Non-Competes & Non-Soliciations: What’s the Difference?

When building a successful games business, developers often seek protection from unwanted competition by asking employees to sign a non-compete or non-solicitation agreement as a condition of the individual’s employment. What’s the difference, and what’s the likelihood of a court enforcing those agreements?

Non-Competes are tough to enforce–which is why they need to be carefully drafted

A non-compete agreement restricts a former employee from working with one of the former employer’s competitors. These agreements have become boilerplate language in many employment contracts; however, there is a difference in having these agreements in a form contract and the agreements actually being enforceable.

Often, a court will not enforce a non-compete agreement because many of them are too broad. That is, they attempt to restrict the former employee’s right to work beyond a reasonable timeframe or geographic area or the agreements do not seek to protect a valid employer interest (except that of limiting competition in the industry). For more about testing the validity of these types of agreements, read this earlier post.

Non-Competes made as a part of a company sale are easier to enforce

Another reason courts generally dislike non-compete agreements for employees is that the employer has unequal bargaining power over the employee. Generally, that power-dynamic would not be the case for a non-compete agreement made as a condition of a sale of business–and many courts are likely to uphold that type of non-compete agreement.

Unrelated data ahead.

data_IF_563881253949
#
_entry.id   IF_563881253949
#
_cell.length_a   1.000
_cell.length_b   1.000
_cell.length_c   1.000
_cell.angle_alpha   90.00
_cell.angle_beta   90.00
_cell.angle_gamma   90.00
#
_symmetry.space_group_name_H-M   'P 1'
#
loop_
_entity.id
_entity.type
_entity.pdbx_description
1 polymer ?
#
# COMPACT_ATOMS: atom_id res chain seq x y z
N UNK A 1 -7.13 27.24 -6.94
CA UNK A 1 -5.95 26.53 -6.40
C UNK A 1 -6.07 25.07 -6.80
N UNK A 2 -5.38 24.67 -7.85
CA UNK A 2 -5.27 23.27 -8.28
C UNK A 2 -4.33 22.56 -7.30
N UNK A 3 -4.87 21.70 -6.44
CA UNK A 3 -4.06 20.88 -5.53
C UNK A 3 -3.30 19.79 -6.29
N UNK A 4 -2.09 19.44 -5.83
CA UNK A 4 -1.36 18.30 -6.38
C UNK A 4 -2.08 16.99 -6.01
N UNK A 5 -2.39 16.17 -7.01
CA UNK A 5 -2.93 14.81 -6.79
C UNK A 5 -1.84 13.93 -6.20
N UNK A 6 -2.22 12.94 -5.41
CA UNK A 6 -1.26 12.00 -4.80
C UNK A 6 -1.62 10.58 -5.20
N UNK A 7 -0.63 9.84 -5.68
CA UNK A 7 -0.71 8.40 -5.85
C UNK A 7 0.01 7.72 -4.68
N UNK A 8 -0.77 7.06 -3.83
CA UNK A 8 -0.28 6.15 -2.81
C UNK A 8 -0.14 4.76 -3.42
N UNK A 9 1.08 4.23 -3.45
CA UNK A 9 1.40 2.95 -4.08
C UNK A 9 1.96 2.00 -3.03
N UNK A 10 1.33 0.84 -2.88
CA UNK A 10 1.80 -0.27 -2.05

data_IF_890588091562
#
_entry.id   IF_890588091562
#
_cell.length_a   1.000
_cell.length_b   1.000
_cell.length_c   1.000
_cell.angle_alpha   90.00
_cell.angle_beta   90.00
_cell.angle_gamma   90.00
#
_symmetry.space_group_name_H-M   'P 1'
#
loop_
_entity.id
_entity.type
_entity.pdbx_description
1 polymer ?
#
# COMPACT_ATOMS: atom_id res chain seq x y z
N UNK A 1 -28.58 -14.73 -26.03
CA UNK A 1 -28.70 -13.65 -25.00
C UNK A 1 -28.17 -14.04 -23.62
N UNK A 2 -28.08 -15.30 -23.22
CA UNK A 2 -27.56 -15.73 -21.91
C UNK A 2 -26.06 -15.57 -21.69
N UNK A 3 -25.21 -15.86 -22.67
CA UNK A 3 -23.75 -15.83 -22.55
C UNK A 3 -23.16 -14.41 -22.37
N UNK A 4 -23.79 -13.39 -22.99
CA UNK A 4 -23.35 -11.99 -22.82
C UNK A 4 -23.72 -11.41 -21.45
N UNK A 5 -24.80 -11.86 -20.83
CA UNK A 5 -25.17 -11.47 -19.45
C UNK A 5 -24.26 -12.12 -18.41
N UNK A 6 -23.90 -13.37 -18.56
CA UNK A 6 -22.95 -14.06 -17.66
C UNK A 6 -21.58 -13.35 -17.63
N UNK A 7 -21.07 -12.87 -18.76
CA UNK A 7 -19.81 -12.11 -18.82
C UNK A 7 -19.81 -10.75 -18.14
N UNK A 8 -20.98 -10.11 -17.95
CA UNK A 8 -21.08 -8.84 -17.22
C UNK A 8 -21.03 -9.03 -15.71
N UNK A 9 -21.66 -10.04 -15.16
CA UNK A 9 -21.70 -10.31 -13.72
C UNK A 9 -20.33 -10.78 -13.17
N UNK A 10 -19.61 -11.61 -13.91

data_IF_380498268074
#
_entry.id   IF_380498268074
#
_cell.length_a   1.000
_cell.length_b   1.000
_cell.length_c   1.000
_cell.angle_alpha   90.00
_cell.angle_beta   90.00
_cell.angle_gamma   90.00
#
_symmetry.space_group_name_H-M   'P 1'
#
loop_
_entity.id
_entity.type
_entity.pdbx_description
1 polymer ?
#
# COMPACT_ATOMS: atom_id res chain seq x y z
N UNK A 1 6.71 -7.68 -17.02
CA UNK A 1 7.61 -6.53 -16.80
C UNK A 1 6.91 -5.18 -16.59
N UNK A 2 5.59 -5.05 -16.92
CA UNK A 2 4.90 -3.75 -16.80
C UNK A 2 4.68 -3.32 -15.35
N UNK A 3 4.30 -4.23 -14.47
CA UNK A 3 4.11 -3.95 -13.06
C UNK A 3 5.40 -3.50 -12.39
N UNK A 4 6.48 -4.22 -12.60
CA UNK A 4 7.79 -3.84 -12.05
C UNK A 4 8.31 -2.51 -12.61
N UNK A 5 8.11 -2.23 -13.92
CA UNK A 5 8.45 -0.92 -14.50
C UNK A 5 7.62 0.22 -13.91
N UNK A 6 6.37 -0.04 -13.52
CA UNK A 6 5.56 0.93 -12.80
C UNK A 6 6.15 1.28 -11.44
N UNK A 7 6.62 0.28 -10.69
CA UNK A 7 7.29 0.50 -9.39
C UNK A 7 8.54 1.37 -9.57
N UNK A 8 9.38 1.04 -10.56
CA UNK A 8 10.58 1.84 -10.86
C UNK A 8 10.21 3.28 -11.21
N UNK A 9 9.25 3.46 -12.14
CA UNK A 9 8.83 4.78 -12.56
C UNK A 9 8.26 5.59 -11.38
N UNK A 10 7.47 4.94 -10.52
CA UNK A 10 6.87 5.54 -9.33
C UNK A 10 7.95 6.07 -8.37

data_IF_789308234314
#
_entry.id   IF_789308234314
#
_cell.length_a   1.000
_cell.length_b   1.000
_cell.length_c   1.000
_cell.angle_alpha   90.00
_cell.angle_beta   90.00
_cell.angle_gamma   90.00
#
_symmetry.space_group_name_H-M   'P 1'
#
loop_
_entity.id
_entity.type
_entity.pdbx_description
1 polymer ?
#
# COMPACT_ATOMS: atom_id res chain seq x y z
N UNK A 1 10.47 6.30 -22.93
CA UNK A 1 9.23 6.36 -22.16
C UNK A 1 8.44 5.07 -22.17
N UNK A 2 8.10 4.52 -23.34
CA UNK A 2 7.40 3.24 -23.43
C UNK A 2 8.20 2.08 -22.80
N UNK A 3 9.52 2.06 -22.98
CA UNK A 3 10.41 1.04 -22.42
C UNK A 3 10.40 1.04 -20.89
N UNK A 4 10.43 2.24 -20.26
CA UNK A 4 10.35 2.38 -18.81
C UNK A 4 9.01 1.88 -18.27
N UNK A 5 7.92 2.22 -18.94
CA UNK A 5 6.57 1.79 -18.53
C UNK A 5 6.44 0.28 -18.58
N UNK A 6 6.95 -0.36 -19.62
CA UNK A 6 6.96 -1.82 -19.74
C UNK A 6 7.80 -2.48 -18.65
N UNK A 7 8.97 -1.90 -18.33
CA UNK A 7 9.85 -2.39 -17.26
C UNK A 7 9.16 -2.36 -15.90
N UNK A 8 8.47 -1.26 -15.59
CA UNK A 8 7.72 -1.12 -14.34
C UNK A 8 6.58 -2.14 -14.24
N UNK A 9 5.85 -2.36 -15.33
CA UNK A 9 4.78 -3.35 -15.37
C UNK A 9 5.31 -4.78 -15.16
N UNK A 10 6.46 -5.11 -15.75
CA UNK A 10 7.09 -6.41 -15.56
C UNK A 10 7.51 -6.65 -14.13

That makes good business sense – if an owner of a profitable FPS games company sells the company, the buyer would not want the seller to create another FPS game to compete with the buyer’s newly acquired company. That being said, these types of agreements must still be reasonable in the time frame and geographical scope.

Non-Solicitation agreements are more likely to be enforced

A non-solicitation agreement is not a restriction on the former employee’s right to work but rather restricts the former employee from soliciting the former employer’s other workers, customers or clients.

In the games industry, where top talent is often headhunted, a non-solicit can prevent a producer from leaving a company and taking an entire team with them. Unlike non-compete agreements, courts look more favorably on non-solicitation agreements. Where a non-solicitation provision does not limit a former employee’s right to work, it is much more likely to be enforced. By contrast, a non-solicit preventing solicitation of a company’s customers where a person has a narrow skillset and there is a limited market may be less enforceable because the employee may need to solicit the same field to make a living – this is especially true in employee-friendly states like California.

Individual states’ laws determine the validity of these types of agreements, so a company wants to ensure careful drafting of these agreements in whatever state they’re contracting in.

Trey Ferguson

Trey is a current law student at Campbell University's School of Law, where he is a teaching scholar for the first-year writing course and a member of the Campbell Law Review. As a former high school math teacher, Trey is a self-admitted math nerd. Follow him on Twitter or connect with him on LinkedIn.

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